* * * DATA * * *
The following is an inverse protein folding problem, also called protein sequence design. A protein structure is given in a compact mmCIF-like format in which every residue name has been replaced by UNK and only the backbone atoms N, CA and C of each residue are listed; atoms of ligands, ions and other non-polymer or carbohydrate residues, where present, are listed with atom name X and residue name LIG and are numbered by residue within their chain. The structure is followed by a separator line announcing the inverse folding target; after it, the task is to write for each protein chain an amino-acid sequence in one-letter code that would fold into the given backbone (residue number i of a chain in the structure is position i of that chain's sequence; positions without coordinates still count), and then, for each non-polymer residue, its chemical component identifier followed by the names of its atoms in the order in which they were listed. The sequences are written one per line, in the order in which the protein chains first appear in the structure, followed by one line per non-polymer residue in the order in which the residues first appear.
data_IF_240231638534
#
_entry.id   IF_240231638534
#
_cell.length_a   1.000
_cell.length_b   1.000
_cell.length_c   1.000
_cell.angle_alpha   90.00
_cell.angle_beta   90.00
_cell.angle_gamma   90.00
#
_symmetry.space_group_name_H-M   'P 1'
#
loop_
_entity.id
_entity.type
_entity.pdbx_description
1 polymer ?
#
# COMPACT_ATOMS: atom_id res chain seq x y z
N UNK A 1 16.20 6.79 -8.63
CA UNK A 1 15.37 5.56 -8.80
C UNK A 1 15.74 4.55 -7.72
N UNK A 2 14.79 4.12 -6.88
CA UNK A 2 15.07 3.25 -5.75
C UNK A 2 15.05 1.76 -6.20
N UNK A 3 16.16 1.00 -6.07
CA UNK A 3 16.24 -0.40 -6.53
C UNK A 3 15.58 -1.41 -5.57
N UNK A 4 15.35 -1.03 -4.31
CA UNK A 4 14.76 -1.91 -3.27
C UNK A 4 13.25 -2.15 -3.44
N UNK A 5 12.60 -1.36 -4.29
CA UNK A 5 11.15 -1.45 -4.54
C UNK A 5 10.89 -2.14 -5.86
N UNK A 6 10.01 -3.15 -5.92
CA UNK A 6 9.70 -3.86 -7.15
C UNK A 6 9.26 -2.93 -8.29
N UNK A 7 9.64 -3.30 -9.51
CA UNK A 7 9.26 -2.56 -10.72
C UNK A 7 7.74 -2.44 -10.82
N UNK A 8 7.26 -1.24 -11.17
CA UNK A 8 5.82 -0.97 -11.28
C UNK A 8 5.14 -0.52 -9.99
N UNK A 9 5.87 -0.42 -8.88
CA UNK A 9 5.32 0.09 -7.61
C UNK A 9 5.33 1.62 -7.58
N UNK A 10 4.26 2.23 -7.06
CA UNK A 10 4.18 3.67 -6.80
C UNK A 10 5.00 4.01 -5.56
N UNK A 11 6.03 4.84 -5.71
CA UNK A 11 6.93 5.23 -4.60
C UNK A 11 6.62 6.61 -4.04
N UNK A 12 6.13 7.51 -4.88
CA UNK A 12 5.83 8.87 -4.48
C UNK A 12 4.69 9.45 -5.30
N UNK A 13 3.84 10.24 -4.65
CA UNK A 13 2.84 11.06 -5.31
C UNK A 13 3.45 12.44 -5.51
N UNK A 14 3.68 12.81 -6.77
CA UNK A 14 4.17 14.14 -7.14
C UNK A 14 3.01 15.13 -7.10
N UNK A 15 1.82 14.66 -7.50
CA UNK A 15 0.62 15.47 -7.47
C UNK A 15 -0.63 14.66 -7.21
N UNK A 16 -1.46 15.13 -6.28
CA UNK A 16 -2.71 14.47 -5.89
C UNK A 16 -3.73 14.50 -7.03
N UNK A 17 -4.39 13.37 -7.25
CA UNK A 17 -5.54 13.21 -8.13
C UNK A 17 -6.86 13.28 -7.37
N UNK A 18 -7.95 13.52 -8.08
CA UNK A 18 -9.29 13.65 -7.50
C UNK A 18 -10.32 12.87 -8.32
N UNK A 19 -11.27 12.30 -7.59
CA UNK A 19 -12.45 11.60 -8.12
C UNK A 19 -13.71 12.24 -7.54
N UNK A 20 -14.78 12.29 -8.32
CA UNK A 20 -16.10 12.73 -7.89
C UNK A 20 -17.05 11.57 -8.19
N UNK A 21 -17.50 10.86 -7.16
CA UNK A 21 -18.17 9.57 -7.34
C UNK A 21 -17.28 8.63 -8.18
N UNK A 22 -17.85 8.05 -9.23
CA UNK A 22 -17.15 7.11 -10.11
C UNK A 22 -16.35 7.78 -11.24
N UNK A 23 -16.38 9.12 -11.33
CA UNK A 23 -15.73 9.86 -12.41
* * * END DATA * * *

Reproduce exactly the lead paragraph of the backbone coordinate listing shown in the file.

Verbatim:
The following is an inverse protein folding problem, also called protein sequence design. A protein structure is given in a compact mmCIF-like format in which every residue name has been replaced by UNK and only the backbone atoms N, CA and C of each residue are listed; atoms of ligands, ions and other non-polymer or carbohydrate residues, where present, are listed with atom name X and residue name LIG and are numbered by residue within their chain. The structure is followed by a separator line announcing the inverse folding target; after it, the task is to write for each protein chain an amino-acid sequence in one-letter code that would fold into the given backbone (residue number i of a chain in the structure is position i of that chain's sequence; positions without coordinates still count), and then, for each non-polymer residue, its chemical component identifier followed by the names of its atoms in the order in which they were listed. The sequences are written one per line, in the order in which the protein chains first appear in the structure, followed by one line per non-polymer residue in the order in which the residues first appear.